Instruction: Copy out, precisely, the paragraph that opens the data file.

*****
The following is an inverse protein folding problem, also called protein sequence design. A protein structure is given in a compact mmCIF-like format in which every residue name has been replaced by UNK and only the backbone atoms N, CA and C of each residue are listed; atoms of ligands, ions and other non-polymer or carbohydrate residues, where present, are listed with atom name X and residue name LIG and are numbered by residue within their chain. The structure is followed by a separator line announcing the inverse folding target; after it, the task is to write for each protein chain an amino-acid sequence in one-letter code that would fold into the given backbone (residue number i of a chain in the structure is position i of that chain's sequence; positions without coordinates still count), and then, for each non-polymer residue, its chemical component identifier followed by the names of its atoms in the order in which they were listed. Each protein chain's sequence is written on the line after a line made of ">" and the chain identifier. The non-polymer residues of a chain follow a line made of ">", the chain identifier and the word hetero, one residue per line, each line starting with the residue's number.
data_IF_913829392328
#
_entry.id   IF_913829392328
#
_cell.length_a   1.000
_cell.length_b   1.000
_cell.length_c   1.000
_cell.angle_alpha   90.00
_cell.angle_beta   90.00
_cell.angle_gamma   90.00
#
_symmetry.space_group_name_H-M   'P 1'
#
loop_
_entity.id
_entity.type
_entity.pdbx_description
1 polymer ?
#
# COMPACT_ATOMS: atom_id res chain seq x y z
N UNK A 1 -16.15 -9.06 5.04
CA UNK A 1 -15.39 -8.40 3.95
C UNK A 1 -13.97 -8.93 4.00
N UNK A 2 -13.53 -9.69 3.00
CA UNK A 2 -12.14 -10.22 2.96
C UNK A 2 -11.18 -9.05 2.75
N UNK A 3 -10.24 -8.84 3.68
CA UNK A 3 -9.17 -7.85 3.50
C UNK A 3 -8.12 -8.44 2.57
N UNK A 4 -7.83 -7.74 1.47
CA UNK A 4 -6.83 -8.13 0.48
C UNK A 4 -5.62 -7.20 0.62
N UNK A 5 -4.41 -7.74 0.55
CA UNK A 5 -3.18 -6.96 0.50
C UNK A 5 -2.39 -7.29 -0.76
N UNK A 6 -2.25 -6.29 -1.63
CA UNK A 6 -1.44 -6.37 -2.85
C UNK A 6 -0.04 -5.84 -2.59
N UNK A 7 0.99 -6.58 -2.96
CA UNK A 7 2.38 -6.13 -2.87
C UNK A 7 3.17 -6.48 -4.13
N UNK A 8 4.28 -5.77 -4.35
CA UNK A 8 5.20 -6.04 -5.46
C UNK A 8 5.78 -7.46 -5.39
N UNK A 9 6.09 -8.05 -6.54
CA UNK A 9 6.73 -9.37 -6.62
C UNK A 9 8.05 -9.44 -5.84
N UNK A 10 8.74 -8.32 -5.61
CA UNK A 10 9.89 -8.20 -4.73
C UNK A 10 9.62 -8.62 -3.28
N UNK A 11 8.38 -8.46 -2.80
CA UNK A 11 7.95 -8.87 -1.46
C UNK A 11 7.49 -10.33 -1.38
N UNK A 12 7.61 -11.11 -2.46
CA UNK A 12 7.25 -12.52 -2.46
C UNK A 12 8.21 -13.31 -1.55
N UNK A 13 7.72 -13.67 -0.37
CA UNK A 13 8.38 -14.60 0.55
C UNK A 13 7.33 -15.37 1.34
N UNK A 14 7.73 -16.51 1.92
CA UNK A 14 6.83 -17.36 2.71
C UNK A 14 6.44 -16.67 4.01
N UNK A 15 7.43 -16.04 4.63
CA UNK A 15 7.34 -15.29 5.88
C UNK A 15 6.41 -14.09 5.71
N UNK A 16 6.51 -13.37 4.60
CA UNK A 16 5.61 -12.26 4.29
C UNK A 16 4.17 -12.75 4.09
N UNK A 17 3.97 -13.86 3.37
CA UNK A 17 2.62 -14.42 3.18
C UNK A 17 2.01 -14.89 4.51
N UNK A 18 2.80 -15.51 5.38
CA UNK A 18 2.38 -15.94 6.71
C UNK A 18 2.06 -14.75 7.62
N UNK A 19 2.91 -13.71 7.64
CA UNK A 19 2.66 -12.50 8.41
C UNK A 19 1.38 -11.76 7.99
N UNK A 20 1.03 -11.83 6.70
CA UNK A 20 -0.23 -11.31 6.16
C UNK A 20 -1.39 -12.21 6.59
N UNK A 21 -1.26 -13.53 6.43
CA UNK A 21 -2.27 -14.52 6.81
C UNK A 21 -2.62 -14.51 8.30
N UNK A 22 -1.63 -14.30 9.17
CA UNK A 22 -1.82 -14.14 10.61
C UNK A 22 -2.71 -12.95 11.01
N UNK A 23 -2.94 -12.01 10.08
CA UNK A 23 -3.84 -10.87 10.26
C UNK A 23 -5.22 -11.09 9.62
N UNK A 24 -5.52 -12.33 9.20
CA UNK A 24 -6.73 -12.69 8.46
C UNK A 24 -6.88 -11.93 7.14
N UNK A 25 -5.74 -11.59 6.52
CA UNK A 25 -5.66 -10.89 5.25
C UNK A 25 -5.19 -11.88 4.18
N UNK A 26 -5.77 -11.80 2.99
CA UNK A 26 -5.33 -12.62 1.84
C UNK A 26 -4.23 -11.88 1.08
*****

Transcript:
The following is an inverse protein folding problem, also called protein sequence design. A protein structure is given in a compact mmCIF-like format in which every residue name has been replaced by UNK and only the backbone atoms N, CA and C of each residue are listed; atoms of ligands, ions and other non-polymer or carbohydrate residues, where present, are listed with atom name X and residue name LIG and are numbered by residue within their chain. The structure is followed by a separator line announcing the inverse folding target; after it, the task is to write for each protein chain an amino-acid sequence in one-letter code that would fold into the given backbone (residue number i of a chain in the structure is position i of that chain's sequence; positions without coordinates still count), and then, for each non-polymer residue, its chemical component identifier followed by the names of its atoms in the order in which they were listed. Each protein chain's sequence is written on the line after a line made of ">" and the chain identifier. The non-polymer residues of a chain follow a line made of ">", the chain identifier and the word hetero, one residue per line, each line starting with the residue's number.